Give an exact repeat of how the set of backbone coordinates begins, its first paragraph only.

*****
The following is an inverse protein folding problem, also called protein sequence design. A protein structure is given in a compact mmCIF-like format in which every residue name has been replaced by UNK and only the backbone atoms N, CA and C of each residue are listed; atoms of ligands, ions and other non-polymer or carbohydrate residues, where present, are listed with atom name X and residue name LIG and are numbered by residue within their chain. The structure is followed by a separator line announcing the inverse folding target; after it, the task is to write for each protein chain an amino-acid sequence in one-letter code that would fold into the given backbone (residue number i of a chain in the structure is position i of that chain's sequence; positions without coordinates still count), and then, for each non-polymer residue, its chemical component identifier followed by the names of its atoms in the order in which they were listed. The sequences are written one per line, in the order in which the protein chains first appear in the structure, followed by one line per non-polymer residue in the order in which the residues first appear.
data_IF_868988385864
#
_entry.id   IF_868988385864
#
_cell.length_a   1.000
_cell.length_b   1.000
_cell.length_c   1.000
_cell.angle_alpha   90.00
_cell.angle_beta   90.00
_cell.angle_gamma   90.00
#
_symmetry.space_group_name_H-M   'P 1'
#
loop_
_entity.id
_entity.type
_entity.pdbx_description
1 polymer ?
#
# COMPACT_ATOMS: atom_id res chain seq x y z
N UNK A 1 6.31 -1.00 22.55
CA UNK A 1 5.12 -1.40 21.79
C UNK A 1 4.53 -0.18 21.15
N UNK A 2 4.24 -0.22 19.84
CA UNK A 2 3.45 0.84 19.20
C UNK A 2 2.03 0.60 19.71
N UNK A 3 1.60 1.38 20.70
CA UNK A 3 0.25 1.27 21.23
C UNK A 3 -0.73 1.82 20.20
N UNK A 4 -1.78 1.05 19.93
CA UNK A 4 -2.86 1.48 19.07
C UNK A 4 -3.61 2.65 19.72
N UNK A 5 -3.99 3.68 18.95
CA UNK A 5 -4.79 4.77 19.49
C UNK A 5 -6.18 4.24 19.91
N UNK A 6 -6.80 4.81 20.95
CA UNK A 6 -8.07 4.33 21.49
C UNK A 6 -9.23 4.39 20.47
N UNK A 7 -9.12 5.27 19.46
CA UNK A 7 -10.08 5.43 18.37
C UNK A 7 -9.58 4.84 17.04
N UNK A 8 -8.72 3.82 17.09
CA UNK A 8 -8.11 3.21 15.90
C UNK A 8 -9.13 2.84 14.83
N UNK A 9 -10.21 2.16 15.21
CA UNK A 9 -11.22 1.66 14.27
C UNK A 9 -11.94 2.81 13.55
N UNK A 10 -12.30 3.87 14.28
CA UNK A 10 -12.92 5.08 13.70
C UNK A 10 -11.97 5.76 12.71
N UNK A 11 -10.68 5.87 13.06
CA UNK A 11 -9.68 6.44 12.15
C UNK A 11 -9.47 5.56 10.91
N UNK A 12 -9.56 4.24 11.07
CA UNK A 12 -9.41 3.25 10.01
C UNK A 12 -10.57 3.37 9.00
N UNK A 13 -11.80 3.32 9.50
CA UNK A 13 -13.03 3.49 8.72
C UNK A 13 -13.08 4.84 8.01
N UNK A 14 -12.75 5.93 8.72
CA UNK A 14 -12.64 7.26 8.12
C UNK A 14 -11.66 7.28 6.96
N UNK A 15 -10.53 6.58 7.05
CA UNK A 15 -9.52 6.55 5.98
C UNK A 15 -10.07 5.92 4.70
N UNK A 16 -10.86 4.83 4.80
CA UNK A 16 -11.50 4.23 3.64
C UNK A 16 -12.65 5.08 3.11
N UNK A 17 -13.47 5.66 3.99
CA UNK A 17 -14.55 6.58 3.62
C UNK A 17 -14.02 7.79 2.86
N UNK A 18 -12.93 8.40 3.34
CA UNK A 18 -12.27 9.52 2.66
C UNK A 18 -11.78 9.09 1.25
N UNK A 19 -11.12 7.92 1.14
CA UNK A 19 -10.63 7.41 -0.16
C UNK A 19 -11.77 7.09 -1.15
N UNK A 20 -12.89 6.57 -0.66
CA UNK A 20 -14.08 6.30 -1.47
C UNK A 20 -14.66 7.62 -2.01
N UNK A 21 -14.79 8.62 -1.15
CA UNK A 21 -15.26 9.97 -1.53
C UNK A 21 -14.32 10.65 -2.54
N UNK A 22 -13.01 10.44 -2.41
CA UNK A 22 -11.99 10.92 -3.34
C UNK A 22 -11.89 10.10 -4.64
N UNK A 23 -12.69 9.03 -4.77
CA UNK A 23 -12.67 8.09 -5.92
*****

The following is an inverse protein folding problem, also called protein sequence design. A protein structure is given in a compact mmCIF-like format in which every residue name has been replaced by UNK and only the backbone atoms N, CA and C of each residue are listed; atoms of ligands, ions and other non-polymer or carbohydrate residues, where present, are listed with atom name X and residue name LIG and are numbered by residue within their chain. The structure is followed by a separator line announcing the inverse folding target; after it, the task is to write for each protein chain an amino-acid sequence in one-letter code that would fold into the given backbone (residue number i of a chain in the structure is position i of that chain's sequence; positions without coordinates still count), and then, for each non-polymer residue, its chemical component identifier followed by the names of its atoms in the order in which they were listed. The sequences are written one per line, in the order in which the protein chains first appear in the structure, followed by one line per non-polymer residue in the order in which the residues first appear.